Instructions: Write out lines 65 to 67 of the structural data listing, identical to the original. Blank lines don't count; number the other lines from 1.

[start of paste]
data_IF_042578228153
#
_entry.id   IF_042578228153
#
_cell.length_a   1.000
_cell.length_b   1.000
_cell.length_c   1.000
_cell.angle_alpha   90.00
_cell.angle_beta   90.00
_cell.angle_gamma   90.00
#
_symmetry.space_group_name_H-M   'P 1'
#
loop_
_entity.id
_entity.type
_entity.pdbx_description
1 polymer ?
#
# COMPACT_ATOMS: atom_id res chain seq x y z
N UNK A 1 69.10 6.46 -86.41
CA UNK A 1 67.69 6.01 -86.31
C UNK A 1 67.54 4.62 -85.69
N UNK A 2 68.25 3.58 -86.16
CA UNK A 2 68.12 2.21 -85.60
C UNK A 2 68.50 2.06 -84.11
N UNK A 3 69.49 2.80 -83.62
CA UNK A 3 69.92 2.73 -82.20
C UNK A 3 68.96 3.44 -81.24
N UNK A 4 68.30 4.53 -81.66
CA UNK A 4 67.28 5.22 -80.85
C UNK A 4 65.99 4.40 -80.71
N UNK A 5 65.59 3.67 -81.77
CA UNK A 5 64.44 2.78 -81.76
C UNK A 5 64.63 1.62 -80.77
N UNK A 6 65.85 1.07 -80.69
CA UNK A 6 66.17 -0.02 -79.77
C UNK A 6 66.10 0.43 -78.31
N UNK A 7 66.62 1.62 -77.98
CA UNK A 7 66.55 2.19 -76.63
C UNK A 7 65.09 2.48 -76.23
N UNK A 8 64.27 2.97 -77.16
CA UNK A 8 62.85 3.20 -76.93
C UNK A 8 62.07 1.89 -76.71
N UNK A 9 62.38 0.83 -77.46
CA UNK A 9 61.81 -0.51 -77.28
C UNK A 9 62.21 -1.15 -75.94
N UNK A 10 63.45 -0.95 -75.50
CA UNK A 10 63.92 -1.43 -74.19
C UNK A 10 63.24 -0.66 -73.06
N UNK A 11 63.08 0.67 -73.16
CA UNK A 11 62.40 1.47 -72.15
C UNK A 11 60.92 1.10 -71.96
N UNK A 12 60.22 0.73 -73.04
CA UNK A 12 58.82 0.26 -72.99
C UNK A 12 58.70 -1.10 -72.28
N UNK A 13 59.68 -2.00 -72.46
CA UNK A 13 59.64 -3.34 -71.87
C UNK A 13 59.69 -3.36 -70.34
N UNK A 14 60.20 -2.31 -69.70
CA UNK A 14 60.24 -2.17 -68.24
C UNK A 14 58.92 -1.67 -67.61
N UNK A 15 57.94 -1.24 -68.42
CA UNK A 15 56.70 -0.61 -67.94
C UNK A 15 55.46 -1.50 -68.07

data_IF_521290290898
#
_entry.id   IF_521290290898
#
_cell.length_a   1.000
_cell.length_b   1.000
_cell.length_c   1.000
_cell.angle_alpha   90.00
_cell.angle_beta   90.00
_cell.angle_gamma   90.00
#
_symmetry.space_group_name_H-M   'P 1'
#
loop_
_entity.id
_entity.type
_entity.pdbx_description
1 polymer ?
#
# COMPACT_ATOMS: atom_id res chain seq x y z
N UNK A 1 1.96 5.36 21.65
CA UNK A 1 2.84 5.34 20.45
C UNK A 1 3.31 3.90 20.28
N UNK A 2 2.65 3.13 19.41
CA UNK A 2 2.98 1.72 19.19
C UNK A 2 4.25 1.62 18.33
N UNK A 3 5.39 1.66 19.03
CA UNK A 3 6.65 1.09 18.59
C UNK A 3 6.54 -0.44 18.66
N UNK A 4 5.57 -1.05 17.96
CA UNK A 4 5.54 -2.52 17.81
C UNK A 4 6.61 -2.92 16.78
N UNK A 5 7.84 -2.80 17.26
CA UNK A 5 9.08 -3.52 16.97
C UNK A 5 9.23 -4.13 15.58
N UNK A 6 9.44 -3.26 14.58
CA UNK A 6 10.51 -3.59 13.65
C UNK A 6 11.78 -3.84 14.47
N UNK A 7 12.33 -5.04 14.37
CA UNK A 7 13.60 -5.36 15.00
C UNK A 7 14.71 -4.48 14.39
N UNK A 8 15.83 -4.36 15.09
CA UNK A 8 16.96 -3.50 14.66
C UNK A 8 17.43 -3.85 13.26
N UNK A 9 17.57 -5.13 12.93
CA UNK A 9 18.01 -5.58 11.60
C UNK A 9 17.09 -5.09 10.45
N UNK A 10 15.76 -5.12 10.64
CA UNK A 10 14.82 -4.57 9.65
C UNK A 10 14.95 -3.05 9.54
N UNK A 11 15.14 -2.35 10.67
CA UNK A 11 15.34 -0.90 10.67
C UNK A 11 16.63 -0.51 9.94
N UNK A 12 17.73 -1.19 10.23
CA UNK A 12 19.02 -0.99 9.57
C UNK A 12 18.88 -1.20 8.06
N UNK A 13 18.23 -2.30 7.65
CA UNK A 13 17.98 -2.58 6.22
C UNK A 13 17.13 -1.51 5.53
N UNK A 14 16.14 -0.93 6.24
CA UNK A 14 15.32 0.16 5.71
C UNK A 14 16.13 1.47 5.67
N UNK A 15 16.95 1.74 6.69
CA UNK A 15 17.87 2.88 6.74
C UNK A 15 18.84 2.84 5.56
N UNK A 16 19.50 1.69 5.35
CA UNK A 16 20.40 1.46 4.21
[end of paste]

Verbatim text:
C UNK A 15 55.46 -1.50 -68.07

data_IF_521290290898
#